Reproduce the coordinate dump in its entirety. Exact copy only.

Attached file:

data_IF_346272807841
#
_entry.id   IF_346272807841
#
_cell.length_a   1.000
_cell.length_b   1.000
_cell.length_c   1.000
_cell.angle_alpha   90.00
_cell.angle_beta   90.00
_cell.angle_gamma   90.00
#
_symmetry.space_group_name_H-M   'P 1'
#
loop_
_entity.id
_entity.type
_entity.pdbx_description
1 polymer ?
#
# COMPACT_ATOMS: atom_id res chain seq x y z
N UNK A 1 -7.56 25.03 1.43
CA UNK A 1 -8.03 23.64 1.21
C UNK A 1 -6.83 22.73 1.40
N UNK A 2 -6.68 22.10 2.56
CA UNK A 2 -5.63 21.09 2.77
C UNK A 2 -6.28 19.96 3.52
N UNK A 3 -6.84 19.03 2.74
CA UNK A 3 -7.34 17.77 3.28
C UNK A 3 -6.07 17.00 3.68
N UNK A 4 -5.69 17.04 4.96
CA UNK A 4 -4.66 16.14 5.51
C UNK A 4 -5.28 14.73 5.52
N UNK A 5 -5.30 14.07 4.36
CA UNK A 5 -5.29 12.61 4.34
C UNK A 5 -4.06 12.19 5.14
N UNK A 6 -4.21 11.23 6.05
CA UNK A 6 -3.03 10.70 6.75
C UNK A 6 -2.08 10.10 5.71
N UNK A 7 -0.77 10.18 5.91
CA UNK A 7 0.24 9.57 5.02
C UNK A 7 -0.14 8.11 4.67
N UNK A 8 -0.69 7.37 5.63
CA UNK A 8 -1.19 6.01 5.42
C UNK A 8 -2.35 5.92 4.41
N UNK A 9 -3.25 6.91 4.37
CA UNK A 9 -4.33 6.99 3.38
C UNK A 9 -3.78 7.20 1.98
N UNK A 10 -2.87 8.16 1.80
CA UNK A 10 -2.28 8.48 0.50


data_IF_346272807841
#
_entry.id   IF_346272807841
#
_cell.length_a   1.000
_cell.length_b   1.000
_cell.length_c   1.000
_cell.angle_alpha   90.00
_cell.angle_beta   90.00
_cell.angle_gamma   90.00
#
_symmetry.space_group_name_H-M   'P 1'
#
loop_
_entity.id
_entity.type
_entity.pdbx_description
1 polymer ?
#
# COMPACT_ATOMS: atom_id res chain seq x y z
N UNK A 1 -7.56 25.03 1.43
CA UNK A 1 -8.03 23.64 1.21
C UNK A 1 -6.83 22.73 1.40
N UNK A 2 -6.68 22.10 2.56
CA UNK A 2 -5.63 21.09 2.77
C UNK A 2 -6.28 19.96 3.52
N UNK A 3 -6.84 19.03 2.74
CA UNK A 3 -7.34 17.77 3.28
C UNK A 3 -6.07 17.00 3.68
N UNK A 4 -5.69 17.04 4.96
CA UNK A 4 -4.66 16.14 5.51
C UNK A 4 -5.28 14.73 5.52
N UNK A 5 -5.30 14.07 4.36
CA UNK A 5 -5.29 12.61 4.34
C UNK A 5 -4.06 12.19 5.14
N UNK A 6 -4.21 11.23 6.05
CA UNK A 6 -3.03 10.70 6.75
C UNK A 6 -2.08 10.10 5.71
N UNK A 7 -0.77 10.18 5.91
CA UNK A 7 0.24 9.57 5.02
C UNK A 7 -0.14 8.11 4.67
N UNK A 8 -0.69 7.37 5.63
CA UNK A 8 -1.19 6.01 5.42
C UNK A 8 -2.35 5.92 4.41
N UNK A 9 -3.25 6.91 4.37
CA UNK A 9 -4.33 6.99 3.38
C UNK A 9 -3.78 7.20 1.98
N UNK A 10 -2.87 8.16 1.80
CA UNK A 10 -2.28 8.48 0.50